As Amy grew up, her introduction into the racing industry came through her experience of working at a TAB call centre for 3 years when she was fresh out of school.

“It took me a while to figure out what I wanted to do but I knew it was never in an office job and instead working with animals. I left TAB and worked in a dog shelter before I started at a dressage stable with Hannah & Heidi Scott in Glenorie,” Amy said.

Although Amy had returned to working with horses, she still didn’t feel like she was in the right job.

“I always remember driving past the Godolphin stables at Agnes Banks and dreaming of working there. I thought why not ask if they have a position available, so I gave them a call but wasn’t hopeful at all because I know how hard it is to work there,” Walker said.

To Amy’s surprise, Godolphin came calling the next day to organise an interview which sent her hopes skyrocketing. Within 72hrs from her original call, Amy was offered a racing hand job for Godolphin.

“Godolphin is just an all-round amazing place to work, and I’ve achieved a lot with them. I’ve been there for 4 years now and genuinely can’t fault it,” Amy said.

Within these 4 years, Amy’s favourite moment was in 2019 when she strapped her first winner, Vivaro at Hawkesbury, just a month after she started at the well-known stable.

Despite this, Amy mentions, “My favourite horse will always be Segalas as she was the first horse I looked after at Godolphin and strapped for 3 years.  

“I love being a stable hand and strapper, but I would eventually love to explore the possibility of being a Foreman one day and working up to this. The good thing with Godolphin is they always offer room for growth and the opportunities are endless.

“I found my dream job which not a lot of people can say,” Amy concluded.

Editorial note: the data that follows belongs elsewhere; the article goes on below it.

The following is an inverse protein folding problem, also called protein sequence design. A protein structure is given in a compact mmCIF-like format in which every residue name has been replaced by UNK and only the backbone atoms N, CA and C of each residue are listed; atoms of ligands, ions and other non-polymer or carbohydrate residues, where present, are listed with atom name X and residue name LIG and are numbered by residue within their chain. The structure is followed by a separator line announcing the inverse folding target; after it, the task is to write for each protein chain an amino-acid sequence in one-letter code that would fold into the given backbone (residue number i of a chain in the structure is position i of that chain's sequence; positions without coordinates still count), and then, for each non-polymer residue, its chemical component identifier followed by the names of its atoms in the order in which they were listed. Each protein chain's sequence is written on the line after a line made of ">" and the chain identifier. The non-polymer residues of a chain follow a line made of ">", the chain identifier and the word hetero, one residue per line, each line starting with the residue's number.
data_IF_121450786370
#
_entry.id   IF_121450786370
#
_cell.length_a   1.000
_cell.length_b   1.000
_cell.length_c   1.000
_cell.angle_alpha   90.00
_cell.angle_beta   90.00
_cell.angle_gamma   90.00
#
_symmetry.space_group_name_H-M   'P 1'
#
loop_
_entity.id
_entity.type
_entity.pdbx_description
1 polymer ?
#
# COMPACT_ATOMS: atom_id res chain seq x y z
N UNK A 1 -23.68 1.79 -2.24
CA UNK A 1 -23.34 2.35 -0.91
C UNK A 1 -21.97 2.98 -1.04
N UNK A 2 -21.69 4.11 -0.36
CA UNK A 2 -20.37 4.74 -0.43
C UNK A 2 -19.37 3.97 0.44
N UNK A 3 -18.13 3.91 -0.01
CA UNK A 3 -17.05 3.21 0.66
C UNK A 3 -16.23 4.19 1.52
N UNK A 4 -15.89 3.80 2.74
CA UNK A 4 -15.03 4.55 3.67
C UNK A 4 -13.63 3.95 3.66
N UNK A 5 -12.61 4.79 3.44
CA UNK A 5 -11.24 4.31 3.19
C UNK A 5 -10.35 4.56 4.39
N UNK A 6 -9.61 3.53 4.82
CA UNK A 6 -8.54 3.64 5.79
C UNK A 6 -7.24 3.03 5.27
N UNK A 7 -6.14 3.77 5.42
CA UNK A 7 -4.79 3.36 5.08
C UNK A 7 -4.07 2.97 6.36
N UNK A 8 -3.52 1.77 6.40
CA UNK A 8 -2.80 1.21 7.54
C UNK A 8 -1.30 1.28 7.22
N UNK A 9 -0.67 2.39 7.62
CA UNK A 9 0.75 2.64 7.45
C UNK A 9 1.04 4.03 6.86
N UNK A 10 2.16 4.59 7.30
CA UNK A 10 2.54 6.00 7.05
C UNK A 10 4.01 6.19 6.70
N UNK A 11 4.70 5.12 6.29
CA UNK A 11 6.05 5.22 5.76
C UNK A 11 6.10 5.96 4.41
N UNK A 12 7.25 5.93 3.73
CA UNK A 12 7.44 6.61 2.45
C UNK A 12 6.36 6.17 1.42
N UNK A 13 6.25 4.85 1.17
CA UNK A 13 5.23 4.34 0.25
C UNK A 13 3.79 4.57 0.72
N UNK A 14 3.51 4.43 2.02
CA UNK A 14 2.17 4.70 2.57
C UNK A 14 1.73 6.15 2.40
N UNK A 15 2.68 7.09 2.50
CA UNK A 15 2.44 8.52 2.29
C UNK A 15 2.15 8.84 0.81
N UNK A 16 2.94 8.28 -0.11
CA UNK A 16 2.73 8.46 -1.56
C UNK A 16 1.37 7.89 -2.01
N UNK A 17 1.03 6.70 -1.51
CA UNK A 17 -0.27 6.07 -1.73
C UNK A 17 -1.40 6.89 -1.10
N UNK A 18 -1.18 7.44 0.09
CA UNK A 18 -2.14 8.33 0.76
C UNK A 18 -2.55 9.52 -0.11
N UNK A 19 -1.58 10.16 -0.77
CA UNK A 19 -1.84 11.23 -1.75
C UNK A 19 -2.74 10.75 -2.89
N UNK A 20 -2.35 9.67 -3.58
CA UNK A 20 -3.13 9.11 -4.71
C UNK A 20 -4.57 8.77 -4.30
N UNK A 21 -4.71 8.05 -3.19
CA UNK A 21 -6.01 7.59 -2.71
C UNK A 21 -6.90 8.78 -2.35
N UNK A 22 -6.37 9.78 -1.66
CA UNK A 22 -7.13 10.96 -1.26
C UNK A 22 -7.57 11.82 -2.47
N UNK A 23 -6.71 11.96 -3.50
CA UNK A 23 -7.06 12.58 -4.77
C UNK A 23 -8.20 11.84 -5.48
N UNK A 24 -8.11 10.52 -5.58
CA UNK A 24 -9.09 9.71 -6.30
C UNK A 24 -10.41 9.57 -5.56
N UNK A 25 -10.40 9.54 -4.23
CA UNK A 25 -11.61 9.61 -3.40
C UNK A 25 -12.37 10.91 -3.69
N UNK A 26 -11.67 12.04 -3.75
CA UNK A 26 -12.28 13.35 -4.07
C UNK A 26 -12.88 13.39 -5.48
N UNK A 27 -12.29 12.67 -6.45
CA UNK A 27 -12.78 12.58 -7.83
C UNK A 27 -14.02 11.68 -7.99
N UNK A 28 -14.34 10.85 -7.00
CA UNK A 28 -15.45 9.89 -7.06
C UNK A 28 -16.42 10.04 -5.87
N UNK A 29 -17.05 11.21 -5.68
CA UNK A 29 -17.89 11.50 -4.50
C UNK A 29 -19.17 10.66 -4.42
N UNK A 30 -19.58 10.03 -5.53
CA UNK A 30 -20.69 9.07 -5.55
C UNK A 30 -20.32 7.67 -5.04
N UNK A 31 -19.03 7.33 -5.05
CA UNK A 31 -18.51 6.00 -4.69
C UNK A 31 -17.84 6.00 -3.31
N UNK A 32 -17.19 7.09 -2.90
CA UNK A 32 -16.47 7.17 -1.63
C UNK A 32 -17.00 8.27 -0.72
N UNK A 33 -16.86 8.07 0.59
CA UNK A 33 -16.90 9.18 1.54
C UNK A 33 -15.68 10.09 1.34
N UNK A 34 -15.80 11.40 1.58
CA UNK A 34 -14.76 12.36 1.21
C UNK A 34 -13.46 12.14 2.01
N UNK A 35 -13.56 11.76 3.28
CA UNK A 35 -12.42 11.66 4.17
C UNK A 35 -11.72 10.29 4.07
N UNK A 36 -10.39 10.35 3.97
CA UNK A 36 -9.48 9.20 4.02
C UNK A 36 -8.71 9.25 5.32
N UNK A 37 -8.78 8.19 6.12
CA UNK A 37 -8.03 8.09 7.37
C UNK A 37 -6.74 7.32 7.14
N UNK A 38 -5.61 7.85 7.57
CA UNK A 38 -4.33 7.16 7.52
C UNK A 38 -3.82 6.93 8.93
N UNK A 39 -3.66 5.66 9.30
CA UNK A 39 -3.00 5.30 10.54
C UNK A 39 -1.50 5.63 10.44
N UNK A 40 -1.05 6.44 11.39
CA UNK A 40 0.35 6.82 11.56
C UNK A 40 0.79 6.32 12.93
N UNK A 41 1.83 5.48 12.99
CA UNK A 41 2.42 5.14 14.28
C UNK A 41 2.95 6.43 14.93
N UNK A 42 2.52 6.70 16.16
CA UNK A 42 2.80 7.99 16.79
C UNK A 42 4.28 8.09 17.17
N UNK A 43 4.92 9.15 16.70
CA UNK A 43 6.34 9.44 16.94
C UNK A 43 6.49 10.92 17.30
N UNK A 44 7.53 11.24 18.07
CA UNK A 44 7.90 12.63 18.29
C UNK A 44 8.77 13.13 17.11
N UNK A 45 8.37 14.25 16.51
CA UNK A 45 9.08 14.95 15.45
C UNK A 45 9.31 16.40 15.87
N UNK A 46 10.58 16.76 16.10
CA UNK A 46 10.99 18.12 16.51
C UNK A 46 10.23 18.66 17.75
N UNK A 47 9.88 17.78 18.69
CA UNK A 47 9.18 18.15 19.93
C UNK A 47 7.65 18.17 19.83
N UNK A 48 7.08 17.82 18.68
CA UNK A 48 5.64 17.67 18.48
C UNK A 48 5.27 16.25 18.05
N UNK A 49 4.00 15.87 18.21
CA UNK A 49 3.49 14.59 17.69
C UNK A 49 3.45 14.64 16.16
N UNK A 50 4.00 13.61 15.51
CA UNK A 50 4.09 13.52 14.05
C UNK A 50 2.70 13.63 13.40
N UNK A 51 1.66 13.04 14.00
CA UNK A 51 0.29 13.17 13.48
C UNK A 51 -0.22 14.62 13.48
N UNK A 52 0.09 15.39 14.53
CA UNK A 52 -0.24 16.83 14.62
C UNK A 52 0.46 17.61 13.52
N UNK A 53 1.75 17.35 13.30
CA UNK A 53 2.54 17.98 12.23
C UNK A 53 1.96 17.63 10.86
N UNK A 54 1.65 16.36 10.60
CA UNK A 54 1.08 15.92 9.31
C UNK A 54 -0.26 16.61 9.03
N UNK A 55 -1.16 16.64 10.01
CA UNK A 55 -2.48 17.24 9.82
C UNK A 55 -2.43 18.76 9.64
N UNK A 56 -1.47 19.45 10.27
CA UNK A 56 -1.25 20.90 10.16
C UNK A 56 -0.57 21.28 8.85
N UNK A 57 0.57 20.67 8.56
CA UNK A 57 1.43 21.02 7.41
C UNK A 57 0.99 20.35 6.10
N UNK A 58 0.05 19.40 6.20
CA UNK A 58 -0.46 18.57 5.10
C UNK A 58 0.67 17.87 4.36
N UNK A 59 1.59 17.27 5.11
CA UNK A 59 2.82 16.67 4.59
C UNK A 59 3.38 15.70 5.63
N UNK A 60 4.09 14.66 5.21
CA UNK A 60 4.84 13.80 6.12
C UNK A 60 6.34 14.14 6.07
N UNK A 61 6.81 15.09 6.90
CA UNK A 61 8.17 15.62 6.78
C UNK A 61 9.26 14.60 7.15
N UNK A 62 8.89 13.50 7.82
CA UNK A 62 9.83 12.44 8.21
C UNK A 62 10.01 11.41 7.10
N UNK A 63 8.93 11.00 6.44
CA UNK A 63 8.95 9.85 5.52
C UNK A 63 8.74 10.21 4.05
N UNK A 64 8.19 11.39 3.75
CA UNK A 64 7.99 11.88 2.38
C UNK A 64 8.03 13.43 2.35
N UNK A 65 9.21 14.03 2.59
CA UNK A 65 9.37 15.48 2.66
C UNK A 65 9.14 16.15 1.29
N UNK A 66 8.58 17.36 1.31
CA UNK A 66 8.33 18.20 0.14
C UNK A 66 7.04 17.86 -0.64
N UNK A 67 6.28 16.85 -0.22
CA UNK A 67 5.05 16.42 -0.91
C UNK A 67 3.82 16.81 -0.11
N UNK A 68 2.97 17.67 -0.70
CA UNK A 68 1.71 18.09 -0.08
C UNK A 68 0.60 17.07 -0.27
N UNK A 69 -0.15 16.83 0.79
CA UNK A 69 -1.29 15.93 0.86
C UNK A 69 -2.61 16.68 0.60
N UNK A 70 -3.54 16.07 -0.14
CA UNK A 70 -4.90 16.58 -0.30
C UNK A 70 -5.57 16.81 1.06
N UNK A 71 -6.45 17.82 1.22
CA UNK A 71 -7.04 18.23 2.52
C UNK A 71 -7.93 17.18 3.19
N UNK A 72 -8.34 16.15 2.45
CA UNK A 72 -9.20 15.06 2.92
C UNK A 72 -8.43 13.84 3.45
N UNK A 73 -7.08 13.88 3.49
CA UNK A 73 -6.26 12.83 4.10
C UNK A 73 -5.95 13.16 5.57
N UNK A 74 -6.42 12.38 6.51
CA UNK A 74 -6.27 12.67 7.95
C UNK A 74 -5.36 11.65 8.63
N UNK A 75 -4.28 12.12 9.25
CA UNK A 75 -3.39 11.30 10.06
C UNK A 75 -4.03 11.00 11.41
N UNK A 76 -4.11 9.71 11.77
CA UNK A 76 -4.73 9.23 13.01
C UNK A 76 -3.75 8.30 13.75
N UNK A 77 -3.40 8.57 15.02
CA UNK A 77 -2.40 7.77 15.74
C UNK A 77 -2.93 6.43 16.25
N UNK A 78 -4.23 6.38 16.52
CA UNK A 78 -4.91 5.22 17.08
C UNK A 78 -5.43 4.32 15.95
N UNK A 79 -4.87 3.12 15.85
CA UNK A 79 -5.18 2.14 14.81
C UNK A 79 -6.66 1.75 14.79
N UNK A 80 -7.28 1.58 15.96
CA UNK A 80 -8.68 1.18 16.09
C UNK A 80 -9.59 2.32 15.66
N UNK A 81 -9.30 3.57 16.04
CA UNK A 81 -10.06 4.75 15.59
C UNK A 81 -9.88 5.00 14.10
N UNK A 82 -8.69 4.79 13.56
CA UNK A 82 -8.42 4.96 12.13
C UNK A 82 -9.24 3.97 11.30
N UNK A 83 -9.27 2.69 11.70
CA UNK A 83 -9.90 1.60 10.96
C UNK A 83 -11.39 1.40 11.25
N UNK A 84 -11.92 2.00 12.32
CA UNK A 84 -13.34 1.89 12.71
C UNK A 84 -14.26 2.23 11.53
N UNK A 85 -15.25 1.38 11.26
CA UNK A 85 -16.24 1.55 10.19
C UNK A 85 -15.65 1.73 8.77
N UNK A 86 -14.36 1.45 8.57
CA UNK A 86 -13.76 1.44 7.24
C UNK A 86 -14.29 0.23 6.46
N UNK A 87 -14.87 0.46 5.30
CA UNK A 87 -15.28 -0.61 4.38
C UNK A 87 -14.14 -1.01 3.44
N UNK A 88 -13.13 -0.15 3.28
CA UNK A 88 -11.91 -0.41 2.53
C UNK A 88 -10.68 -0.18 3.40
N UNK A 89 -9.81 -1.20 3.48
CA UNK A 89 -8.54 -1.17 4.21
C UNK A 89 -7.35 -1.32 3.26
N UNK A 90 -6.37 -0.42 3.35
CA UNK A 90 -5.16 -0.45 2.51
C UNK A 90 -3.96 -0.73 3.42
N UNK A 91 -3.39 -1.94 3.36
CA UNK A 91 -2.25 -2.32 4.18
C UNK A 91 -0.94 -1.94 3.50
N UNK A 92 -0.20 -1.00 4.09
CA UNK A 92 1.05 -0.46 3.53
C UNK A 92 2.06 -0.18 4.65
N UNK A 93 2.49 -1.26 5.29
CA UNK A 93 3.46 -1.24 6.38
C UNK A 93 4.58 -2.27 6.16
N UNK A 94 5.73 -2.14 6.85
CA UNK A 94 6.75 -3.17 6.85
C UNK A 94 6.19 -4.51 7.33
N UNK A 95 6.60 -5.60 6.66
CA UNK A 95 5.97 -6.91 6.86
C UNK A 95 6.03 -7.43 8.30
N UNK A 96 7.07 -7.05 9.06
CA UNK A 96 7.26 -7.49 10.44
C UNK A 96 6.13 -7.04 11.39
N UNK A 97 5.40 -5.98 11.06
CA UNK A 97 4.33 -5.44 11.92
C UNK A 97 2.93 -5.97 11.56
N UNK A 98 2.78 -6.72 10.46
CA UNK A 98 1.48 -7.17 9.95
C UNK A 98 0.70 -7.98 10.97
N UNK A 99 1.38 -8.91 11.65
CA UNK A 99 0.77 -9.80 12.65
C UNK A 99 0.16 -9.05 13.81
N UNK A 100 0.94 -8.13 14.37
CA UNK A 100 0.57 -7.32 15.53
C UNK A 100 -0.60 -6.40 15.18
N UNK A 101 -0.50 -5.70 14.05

Chelsea Hillier Is Taking The Racing Scene By Storm

By Abby Delucyk

“I was just a kid who loved horses and lived on a farm.”

Rising NSW Apprentice jockey Chelsea Hillier may be from a small rural country town, but she is making a big impact on the racing scene.

Growing up in rural Barraba, Hillier has been surrounded by horses her whole life.

“We have always had horses growing up as Dad is a jockey and mum loves to ride.”

Although Chelsea was an active member of Barraba Pony Club, she never competed in any specific discipline and simply enjoyed riding and being around horses.

Her passion for horses was forced to sit on the backburner as her family relocated to Glen Innes and went on to attend Fairholme College boarding school in Toowoomba.

It wasn’t until Chelsea finished school that she could invest her time into racing. Reuniting with her passion, Chelsea stayed in Queensland where she started on the ground with trainer Brian Smith.

Although Chelsea enjoyed this experience, she had a burning desire to learn to ride trackwork and decided to move back home to Glenn Innes to ignite this dream.

She picked up where she left off and started riding trackwork for local trainer Paddy Cunningham. It was here that Chelsea put in the hours to learn the ins and outs of riding.

“It was since riding trackwork that I always had in the back of my mind to become a jockey. I always was that little bit too heavy so I resigned to the fact I could never be a jockey,” Chelsea said.

Chelsea was on a roll with her riding practice before this came to an abrupt holt after she sustained a bad injury from a routine morning ride on a Coffs Harbour beach. This saw Chelsea sidelined for 12 months.

With this forced time off, Chelsea decided to relocate to Sydney. When covid hit, Hillier used this time to strip some weight and become a jockey for popular trainer, Mark Newnham.

“The weight aspect is really challenging part for me as I am not naturally a lightweight and need to stay on top of this. The mental side of being a jockey is also a challenge as you have to remember to stay true to yourself,” Chelsea said.

As the weight stayed off, Chelsea has continued to excel in her riding career and has since moved to Scone to ride on behalf of Rod Northam. A career highlight for Hillier was when she scored at Treble in front of a home crowd at Deepwater earlier this year.

“This was a pretty big achievement for myself considering I was so heavy and just the journey I took to get here. I really look up to Craig Williams as an inspiration for riding but also as the person he is. He really gives back to the sport, and I admire his kindness,” Chelsea said.

Paying tribute to her families’ support, Hillier mentions “I have been bought up in a way that nothing is easy, and you have to work hard for what you want. I would love to be able to ride in Sydney one day and just be the best rider I can be.”

With hard work being ingrained in Hillier’s DNA, it’s no surprise that she is an apprentice to watch this season.